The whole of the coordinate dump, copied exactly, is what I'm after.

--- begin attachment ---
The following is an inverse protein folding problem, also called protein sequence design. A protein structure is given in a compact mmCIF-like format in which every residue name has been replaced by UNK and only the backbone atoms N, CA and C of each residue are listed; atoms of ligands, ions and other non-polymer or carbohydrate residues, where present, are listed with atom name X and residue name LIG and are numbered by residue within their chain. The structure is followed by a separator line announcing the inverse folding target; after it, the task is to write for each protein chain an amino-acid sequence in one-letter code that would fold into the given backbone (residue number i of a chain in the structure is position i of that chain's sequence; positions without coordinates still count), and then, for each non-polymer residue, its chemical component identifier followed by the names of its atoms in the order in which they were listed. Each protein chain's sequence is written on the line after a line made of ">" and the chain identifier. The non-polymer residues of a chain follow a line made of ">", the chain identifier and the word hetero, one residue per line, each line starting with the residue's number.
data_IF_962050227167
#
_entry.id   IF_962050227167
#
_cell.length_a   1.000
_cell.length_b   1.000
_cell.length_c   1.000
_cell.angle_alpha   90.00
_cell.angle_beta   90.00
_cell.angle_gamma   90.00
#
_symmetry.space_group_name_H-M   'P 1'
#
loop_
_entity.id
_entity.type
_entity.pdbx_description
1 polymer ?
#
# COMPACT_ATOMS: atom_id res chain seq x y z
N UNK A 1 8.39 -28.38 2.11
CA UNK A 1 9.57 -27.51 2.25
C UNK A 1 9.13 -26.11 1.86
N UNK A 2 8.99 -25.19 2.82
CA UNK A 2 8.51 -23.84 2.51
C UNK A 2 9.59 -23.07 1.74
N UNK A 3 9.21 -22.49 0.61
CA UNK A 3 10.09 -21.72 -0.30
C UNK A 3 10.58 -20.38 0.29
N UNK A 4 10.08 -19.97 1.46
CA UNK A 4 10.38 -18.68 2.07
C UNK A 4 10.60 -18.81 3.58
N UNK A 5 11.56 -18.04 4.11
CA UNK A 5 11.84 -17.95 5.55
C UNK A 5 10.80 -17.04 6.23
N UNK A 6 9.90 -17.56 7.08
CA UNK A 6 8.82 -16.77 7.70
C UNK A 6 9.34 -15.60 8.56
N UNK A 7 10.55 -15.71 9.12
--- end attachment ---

The following is an inverse protein folding problem, also called protein sequence design. A protein structure is given in a compact mmCIF-like format in which every residue name has been replaced by UNK and only the backbone atoms N, CA and C of each residue are listed; atoms of ligands, ions and other non-polymer or carbohydrate residues, where present, are listed with atom name X and residue name LIG and are numbered by residue within their chain. The structure is followed by a separator line announcing the inverse folding target; after it, the task is to write for each protein chain an amino-acid sequence in one-letter code that would fold into the given backbone (residue number i of a chain in the structure is position i of that chain's sequence; positions without coordinates still count), and then, for each non-polymer residue, its chemical component identifier followed by the names of its atoms in the order in which they were listed. Each protein chain's sequence is written on the line after a line made of ">" and the chain identifier. The non-polymer residues of a chain follow a line made of ">", the chain identifier and the word hetero, one residue per line, each line starting with the residue's number.
data_IF_962050227167
#
_entry.id   IF_962050227167
#
_cell.length_a   1.000
_cell.length_b   1.000
_cell.length_c   1.000
_cell.angle_alpha   90.00
_cell.angle_beta   90.00
_cell.angle_gamma   90.00
#
_symmetry.space_group_name_H-M   'P 1'
#
loop_
_entity.id
_entity.type
_entity.pdbx_description
1 polymer ?
#
# COMPACT_ATOMS: atom_id res chain seq x y z
N UNK A 1 8.39 -28.38 2.11
CA UNK A 1 9.57 -27.51 2.25
C UNK A 1 9.13 -26.11 1.86
N UNK A 2 8.99 -25.19 2.82
CA UNK A 2 8.51 -23.84 2.51
C UNK A 2 9.59 -23.07 1.74
N UNK A 3 9.21 -22.49 0.61
CA UNK A 3 10.09 -21.72 -0.30
C UNK A 3 10.58 -20.38 0.29
N UNK A 4 10.08 -19.97 1.46
CA UNK A 4 10.38 -18.68 2.07
C UNK A 4 10.60 -18.81 3.58
N UNK A 5 11.56 -18.04 4.11
CA UNK A 5 11.84 -17.95 5.55
C UNK A 5 10.80 -17.04 6.23
N UNK A 6 9.90 -17.56 7.08
CA UNK A 6 8.82 -16.77 7.70
C UNK A 6 9.34 -15.60 8.56
N UNK A 7 10.55 -15.71 9.12